SALEM — Sean Collier was born to be a police officer.
The 2009 Salem State University graduate talked about it all the time: he wanted to be a cop.
“It was pretty much a dream of his,” said Kristen Kuehlne, a criminal justice professor at Salem State.
Amanda Orcutt, his college advisor, remembers the first time Collier walked into her office. “He just said, ‘I want to be a police officer.’ Everything he did from that point forward was toward that goal.”
On Thursday night, Collier, a 26-year-old MIT police officer, was shot and killed by suspects in the Boston Marathon bombing.
The young officer responded to a disturbance on the MIT campus and was shot several times in his vehicle, according to police. He was found around 10:30 p.m. and taken to Massachusetts General Hospital, where he was pronounced dead.
After working in a civilian role with Somerville Police, the Wilmington native was hired in January 2012 by MIT campus police. MIT Chief John DiFava described him as a dedicated officer.
At Salem State, Collier is remembered for his intelligence, dedication, sense of humor and heart.
“He was a good person,” said Orcutt. “He just wanted to help. He had a sense it was his obligation as a human being to help other people.”
Orcutt, an associate professor of criminal justice, not only taught Collier and served as his academic advisor, she also traveled with him and other students on a study abroad to England.
After graduation, they kept in touch. Last year, he emailed her with the news he had been hired at MIT.
“He was excited about that,” she said.
Serving as a police officer was just an extension of the kind of person Collier was, Orcutt said.
“It wasn’t just that (being a police officer) was his life goal,” she said. “He did that in everything he did. He was a first responder. He helped people with their bags. If someone tripped and fell down on the sidewalk, he was the first to ... reach out his hand. That was who he was.”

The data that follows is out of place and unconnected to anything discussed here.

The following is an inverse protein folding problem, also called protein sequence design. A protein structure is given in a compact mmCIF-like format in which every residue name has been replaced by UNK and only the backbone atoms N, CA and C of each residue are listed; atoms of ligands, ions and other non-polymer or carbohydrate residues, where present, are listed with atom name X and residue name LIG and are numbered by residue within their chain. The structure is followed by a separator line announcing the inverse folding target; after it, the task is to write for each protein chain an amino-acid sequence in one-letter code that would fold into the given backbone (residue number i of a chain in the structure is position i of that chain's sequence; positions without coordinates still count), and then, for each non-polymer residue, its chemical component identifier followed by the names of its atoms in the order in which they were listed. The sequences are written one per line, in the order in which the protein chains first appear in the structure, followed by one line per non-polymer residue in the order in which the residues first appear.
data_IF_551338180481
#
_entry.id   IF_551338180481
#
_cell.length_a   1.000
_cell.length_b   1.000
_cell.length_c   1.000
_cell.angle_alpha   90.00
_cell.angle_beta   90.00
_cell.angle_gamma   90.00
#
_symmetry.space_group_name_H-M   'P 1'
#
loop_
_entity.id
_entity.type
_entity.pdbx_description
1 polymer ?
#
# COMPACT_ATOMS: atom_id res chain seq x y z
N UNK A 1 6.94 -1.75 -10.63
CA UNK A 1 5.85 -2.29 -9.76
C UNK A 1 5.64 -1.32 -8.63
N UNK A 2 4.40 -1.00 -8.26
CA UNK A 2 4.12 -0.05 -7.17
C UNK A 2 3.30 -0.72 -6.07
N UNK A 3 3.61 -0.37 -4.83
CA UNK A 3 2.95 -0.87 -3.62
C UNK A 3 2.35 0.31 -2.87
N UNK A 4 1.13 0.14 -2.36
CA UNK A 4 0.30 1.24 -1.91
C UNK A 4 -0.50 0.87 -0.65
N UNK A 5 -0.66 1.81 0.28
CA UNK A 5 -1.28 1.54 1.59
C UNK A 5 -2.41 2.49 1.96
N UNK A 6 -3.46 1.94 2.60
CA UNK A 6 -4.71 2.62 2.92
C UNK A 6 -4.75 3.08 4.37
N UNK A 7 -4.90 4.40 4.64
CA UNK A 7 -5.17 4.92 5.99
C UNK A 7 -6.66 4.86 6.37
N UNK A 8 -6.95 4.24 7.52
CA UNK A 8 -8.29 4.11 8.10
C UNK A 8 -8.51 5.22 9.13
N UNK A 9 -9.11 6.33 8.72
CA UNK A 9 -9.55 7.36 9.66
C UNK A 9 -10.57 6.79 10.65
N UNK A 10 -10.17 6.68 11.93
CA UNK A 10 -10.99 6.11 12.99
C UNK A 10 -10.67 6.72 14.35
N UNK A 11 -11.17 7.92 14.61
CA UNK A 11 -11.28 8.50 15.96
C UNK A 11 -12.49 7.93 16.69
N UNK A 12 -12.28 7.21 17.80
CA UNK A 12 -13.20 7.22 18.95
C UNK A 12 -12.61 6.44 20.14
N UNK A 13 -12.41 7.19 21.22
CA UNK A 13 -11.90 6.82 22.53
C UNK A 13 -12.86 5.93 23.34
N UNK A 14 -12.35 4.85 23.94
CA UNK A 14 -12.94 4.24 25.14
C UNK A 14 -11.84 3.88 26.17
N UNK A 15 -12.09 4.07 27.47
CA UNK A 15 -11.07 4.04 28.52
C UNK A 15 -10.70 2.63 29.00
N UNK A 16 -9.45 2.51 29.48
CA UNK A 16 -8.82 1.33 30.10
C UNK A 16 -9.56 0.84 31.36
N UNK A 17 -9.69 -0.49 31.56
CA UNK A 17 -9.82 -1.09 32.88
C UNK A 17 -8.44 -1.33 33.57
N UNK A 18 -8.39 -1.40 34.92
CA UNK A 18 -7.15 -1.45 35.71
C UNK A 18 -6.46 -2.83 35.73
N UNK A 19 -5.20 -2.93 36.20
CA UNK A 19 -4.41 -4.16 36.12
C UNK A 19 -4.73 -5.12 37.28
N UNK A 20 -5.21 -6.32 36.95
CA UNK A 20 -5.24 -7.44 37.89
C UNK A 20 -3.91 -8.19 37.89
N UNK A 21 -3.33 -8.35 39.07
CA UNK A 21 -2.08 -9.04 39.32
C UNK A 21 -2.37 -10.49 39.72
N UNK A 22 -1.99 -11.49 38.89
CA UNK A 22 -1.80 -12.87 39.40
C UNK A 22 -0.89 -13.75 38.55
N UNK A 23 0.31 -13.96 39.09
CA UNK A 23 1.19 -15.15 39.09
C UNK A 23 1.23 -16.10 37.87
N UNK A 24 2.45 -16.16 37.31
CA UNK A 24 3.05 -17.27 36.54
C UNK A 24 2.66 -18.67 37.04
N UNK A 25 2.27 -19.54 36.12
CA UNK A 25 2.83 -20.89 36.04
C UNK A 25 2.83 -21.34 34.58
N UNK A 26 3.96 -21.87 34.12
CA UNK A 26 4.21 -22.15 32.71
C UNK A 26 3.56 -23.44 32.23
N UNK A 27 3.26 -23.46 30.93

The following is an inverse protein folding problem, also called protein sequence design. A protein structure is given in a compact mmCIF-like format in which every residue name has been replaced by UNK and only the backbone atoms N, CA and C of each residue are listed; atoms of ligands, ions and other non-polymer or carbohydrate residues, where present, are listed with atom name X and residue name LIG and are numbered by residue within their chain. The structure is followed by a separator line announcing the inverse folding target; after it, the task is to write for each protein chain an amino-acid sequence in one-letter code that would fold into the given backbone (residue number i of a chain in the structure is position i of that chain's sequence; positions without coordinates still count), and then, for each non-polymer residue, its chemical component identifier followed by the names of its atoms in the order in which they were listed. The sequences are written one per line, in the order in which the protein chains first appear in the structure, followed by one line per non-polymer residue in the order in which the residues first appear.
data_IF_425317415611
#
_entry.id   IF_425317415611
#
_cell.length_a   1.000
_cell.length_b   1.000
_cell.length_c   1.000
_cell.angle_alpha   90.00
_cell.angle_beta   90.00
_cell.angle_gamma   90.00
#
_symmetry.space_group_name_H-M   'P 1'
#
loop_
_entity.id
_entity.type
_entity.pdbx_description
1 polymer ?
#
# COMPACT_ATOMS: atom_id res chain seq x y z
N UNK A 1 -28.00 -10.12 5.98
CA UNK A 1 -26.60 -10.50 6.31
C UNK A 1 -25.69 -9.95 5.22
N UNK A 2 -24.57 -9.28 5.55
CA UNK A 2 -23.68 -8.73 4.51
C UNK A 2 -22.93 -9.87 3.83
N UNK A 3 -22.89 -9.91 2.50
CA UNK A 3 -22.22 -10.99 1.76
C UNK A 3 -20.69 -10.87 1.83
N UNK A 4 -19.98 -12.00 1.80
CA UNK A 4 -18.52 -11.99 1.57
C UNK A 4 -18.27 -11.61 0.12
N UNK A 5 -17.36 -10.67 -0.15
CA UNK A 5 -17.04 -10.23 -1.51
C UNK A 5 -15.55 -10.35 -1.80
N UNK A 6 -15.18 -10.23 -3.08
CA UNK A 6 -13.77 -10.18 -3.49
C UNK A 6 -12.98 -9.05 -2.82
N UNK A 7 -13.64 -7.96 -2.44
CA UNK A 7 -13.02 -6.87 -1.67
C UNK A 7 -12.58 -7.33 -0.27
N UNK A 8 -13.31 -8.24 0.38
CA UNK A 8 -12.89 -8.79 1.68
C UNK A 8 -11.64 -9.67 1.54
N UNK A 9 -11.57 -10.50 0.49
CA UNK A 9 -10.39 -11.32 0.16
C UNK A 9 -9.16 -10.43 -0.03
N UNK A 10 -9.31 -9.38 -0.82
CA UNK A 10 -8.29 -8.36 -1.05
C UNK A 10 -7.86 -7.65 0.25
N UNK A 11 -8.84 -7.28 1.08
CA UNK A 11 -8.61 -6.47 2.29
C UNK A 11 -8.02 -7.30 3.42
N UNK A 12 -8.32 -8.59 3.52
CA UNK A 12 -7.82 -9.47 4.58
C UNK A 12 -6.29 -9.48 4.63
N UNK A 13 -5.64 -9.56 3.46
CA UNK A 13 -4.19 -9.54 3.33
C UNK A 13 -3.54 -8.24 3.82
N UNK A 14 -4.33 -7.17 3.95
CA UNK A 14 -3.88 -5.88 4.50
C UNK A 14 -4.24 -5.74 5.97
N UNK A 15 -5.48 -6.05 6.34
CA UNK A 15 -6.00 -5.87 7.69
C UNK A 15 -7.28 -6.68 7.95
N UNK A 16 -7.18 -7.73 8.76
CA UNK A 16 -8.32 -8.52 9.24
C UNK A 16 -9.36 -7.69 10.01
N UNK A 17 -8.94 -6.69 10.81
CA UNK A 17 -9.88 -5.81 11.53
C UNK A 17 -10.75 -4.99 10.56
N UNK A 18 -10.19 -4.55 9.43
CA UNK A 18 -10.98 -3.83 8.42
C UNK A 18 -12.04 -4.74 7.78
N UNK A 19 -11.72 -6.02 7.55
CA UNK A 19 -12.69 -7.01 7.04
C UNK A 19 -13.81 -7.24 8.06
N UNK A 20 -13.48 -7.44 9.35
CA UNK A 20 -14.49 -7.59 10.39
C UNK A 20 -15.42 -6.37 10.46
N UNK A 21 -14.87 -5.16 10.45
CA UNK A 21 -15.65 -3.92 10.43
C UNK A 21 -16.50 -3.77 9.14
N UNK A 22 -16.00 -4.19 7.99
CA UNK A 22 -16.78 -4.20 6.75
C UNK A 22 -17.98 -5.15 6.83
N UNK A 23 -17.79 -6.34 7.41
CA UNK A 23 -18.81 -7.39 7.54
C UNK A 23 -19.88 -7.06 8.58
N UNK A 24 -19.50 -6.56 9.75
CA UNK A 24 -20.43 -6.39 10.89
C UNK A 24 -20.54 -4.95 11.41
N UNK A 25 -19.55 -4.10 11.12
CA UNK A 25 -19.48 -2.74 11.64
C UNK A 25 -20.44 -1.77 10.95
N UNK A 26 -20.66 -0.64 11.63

Yesterday, Orcutt’s daughter, who was 8 years old on the trip to England, reminded her mother of the Salem State student who looked out for her.
“Sean was the one who, every time we were crossing a busy street, would grab her hand,” Orcutt said.
Collier made the dean’s list at Salem State and graduated with honors.
While in college, he worked at the Bertucci’s restaurant in Vinnin Square. Even there, his dream wasn’t far away.
“Sean was a server but also worked the bar sometimes,” Priscilla Swain, a Salem State graduate, wrote in an e-mail. “When things were slow, I would pull up a chair and just talk to him. He was so easy to talk to.
“Sean was so funny. His humor was smart and infectious. ... Sean talked constantly about being a police officer. He was focused on his career. He was excited to follow his dream. He told stories about his experiences in different police settings and couldn’t wait to be doing police work full time.
“When he left the restaurant to fulfill his dream, I was so happy for him and proud of his passion.”
In a strange twist to this tragic story, reports surfaced yesterday that Collier and one of the bombing suspects have links to the same boxing gym.
Bob Covino, who co-founded the Somerville Boxing Club, said that 26-year-old bombing suspect Tamerlan Tsarnaev trained at the gym several years ago. Collier began volunteering at the gym seven or eight months ago, according to Covino.
Covino said it’s very unlikely the two men crossed paths at the gym, because he hasn’t seen Tsarnaev for several years and Collier came over only recently.
Covino said Collier had been helping teach the younger boxers.
Yesterday, Collier’s family issued the following statement:
“We are heartbroken by the loss of our wonderful and caring son and brother, Sean Collier. Our only solace is that Sean died bravely doing what he committed his life to – serving and protecting others. We are thankful for the outpouring of support and condolences offered by so many people. We are grieving his loss and ask that the media respect our privacy at this time.”
At Salem State, Collier made a lasting impression.
“If I were to have predicted one student who would spend a lifetime of exemplary service and making extraordinary contributions to law enforcement, it would have been Sean Collier,” Carol Facella, a criminal justice professor, wrote in a statement.
“Sean will continue to be an inspiration and model for all of us at Salem State University. His spirit will live on in all of us.”
Material from the Associated Press was used in this report.